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SUWA ruling struck down

Justices say it would make fed judges land managers

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WASHINGTON — The U.S. Supreme Court unanimously struck down a lower court ruling Monday that would have allowed environmental groups to sue for better protection of Utah wilderness study areas from off-road vehicles.

The strongly worded decision came less than three months after attorneys representing the Southern Utah Wilderness Alliance and the U.S. Bureau of Land Management argued the case before the high court.

Even then, justices expressed concern that allowing the organizations to sue the government could open the door to more court involvement in the management of federal agencies.

Monday's ruling, written by Justice Antonin Scalia, made it clear federal law "does not contemplate such pervasive federal-court oversight" that would put courts in charge of sorting out "abstract policy disagreements which courts lack the expertise and information to resolve."

Scalia wrote that if the 10th Circuit Court of Appeals ruling in 2002 for SUWA were allowed to stand, it would have improperly made federal judges the managers of public lands instead of the Interior Department.

The ruling was a blow to SUWA, which in 1999 sought to shut down off-road vehicle access to nine areas, including the San Rafael Swell and Wild Horse Mesa near Capitol Reef National Monument and the Coral Pink San Dunes.

"We're very disappointed," said Heidi McIntosh, the alliance's conservation director. "But we'll continue to work hard on this issue. It's an important one."

Off-road vehicle enthusiasts, though, had reason to celebrate. "Obviously, we're delighted," said Brian Hawthorne, public lands director for the BlueRibbon Coalition in Pocatello, Idaho. The coalition had joined the BLM in challenging the appeals court ruling.

Still, Hawthorne said, off-roaders need to realize Monday's decision doesn't mean there's going to be new trails in the areas under study. "They're still likely to see a lot of closures in the future," he said. "It's not open season by any means."

The Interior Department announced it was pleased that the court "upheld the principle that the federal resources managers may use their expertise to make day-to-day management decisions without unnecessary litigation."

SUWA and other environmental groups initially sued, saying the BLM ignored its own land-use plans and other rules prohibiting off-road vehicle damage on public Utah lands that are under consideration for designation as wilderness.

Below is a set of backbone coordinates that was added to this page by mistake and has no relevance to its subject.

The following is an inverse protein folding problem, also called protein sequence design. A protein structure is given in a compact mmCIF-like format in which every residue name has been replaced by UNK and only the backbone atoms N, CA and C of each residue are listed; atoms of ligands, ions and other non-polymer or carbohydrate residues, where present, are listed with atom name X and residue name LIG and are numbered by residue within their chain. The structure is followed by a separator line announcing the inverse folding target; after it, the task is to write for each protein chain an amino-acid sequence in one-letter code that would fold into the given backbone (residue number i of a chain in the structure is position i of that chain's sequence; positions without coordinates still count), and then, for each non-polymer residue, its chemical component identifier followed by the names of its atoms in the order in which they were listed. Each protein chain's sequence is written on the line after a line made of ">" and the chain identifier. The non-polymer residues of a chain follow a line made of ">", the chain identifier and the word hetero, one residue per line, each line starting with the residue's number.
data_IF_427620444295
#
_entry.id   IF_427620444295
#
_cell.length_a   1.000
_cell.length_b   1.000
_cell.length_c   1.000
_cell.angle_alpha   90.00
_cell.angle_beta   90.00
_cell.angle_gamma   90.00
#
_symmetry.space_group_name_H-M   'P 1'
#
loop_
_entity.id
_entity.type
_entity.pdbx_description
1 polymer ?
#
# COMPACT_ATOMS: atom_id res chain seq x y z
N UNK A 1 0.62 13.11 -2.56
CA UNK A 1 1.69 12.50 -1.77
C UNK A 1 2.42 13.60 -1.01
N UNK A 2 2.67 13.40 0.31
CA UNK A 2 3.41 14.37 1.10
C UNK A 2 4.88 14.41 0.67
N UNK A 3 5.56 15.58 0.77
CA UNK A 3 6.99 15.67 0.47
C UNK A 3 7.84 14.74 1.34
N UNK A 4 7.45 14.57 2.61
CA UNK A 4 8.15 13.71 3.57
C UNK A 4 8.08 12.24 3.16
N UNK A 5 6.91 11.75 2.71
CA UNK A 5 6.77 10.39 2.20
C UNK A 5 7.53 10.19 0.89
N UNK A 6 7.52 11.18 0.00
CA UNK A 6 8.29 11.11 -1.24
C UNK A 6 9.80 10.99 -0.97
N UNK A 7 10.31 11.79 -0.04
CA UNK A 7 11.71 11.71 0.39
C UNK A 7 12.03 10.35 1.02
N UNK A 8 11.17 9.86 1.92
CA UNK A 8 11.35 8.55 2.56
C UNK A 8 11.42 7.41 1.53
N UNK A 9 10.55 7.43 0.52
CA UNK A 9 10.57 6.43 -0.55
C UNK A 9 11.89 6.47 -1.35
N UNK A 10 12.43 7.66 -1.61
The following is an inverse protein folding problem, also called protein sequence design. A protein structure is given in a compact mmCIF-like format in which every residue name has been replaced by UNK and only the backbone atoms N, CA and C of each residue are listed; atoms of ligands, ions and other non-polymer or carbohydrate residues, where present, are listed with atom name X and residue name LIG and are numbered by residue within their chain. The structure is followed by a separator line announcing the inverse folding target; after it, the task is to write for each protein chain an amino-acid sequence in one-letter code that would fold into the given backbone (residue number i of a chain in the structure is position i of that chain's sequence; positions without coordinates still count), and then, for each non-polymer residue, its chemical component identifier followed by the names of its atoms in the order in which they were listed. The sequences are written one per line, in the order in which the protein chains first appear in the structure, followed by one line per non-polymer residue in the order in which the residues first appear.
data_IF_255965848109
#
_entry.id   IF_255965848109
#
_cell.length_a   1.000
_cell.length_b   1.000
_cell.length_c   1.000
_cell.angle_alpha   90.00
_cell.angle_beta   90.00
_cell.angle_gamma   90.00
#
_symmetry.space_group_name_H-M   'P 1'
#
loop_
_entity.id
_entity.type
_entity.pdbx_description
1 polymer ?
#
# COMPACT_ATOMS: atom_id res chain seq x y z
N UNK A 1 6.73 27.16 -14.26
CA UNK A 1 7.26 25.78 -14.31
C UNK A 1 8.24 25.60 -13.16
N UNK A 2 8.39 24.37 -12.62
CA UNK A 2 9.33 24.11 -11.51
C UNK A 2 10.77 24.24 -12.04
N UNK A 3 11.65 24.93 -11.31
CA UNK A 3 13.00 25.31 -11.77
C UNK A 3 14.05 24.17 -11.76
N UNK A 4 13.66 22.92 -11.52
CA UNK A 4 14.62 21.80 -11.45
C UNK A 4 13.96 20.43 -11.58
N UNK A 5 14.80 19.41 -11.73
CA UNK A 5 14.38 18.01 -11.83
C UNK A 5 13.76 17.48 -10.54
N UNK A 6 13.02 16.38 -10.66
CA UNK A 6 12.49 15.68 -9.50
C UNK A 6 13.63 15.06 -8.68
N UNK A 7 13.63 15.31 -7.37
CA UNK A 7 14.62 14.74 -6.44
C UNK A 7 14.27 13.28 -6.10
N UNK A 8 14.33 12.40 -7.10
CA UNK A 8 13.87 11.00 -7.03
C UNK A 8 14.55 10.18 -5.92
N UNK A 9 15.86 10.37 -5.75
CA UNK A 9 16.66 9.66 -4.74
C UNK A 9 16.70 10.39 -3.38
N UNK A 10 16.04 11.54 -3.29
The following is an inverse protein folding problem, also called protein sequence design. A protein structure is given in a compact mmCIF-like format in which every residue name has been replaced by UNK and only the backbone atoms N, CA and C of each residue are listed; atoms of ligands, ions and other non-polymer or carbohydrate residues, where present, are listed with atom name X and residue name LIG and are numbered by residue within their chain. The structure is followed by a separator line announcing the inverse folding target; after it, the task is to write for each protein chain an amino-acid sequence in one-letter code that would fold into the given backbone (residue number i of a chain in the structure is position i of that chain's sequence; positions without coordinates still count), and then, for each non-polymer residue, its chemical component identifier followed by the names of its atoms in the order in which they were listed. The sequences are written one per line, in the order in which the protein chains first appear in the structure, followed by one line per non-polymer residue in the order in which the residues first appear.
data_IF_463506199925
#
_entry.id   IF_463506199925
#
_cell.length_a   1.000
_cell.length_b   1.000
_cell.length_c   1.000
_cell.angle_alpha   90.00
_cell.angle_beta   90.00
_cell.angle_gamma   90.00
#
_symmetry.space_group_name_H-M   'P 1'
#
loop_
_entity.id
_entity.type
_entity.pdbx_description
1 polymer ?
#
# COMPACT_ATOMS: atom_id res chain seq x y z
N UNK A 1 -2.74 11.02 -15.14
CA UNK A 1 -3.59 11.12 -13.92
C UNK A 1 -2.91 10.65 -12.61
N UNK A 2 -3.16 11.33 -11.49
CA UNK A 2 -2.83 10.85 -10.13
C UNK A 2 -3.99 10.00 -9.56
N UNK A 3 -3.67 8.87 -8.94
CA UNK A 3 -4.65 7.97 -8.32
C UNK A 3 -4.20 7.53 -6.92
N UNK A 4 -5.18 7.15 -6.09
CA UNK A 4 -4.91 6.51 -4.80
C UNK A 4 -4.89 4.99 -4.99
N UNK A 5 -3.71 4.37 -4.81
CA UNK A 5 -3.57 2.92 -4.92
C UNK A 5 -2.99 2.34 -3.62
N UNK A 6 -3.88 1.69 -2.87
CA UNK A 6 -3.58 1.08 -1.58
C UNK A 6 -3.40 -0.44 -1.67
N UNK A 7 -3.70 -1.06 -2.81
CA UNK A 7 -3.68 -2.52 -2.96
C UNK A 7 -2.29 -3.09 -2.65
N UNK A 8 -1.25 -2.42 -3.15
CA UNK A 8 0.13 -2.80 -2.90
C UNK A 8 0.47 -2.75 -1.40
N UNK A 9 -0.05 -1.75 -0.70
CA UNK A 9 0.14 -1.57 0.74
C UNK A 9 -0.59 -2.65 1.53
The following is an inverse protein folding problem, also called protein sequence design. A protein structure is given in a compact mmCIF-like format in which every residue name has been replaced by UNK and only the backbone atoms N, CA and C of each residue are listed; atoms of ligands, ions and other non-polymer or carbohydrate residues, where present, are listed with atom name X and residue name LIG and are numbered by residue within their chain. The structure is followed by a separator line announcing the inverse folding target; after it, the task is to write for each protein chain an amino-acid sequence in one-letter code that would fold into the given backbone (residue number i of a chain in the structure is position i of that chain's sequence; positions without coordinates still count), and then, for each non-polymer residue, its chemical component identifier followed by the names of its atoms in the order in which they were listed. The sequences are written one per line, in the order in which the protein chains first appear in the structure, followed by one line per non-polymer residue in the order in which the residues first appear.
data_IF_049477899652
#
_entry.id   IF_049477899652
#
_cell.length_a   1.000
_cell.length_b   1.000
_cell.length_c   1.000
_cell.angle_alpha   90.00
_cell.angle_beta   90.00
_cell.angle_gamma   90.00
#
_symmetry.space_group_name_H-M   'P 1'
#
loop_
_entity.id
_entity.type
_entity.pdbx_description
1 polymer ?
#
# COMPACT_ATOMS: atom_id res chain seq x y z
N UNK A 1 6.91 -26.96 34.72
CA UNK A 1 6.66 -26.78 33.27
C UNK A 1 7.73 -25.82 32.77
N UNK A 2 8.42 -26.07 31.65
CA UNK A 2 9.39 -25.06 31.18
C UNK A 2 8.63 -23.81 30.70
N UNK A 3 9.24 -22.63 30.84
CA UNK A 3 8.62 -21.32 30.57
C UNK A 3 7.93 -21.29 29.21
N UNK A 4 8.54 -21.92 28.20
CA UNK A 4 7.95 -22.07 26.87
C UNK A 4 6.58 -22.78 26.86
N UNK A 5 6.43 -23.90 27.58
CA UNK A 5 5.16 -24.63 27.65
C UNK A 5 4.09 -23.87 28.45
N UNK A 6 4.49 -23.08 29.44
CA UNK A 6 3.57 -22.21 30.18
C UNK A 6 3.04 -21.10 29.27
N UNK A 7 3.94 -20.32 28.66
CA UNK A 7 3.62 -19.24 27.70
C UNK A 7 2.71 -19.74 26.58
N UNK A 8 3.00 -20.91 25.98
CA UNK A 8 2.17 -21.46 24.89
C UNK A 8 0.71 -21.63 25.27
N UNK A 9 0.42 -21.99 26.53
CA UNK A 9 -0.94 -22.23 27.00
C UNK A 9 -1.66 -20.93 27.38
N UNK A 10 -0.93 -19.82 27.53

The high court, however, unanimously rejected all three claims upon which SUWA built its case — even though a divided panel of the appeals court in Denver had sided with SUWA, overturning a decision in 2000 by U.S. District Judge Dale Kimball in Utah.

The environmental groups' first claim was that the BLM violated its mandate to maintain study areas in a way so as not to impair their suitability for designation as permanent wilderness areas. They sued under the Administrative Procedure Act to compel such action.

But Scalia wrote that the law "leaves BLM a great deal of discretion in deciding how to achieve it" — and the act allows lawsuits only to compel action on some specific requirement, rather than an overarching goal.

He said if such suits were allowed, "it would (improperly) become the task of the supervising court, rather than the agency, to work out compliance with the broad statutory mandate, injecting the judge into day-to-day agency management."

SUWA also contended that the BLM ignored its own land-use plans. But Scalia wrote that such a plan is merely "a statement of priorities; it guides and restrains actions, but does not prescribe them. A statement about what BLM plans to do . . . cannot be plucked out of context and made a basis for a suit."

Third, SUWA contended that the National Environmental Policy Act required the BLM to take a "hard look" at whether to update an environmental impact statement used for land-use plans because of new evidence about growing damage from off-road vehicle use.

Scalia said once the land-use plans were adopted, the agency no longer was required to update the environmental impact statement that led to it.

"Since that (land-use) plan has already been approved, there is no ongoing 'major federal action' that could require supplementation," he wrote.

SUWA's McIntosh said she doesn't believe the case is dead yet. Some issues, including possibly whether the BLM is following its own regulations in regard to off-road vehicles, could still be litigated in U.S. District Court in Utah.

SUWA and other environmental groups could also turn to Congress for help, she said. The focus the case has put on damage done by off-road vehicles "really has put the issue on the the radar screen," McIntosh said.

Fourteen state governments filed friend-of-the-court briefs in the case supporting the environmentalists — California, Colorado, Connecticut, Illinois, Massachusetts, Missouri, Montana, Nevada, New Mexico, New York, Oklahoma, Oregon, South Dakota and Wisconsin.

Utah, however, along with several rural counties, filed briefs siding with the Bush administration.

Sen. Orrin Hatch, R-Utah, praised the ruling. "We've about had it in Utah with environmental groups trying to micromanage, through the courts, decisions that should be left to the professionals on the ground," Hatch said in a statement.

"Today the Supreme Court has said, 'Enough is enough, let's let the professionals do their jobs.' "


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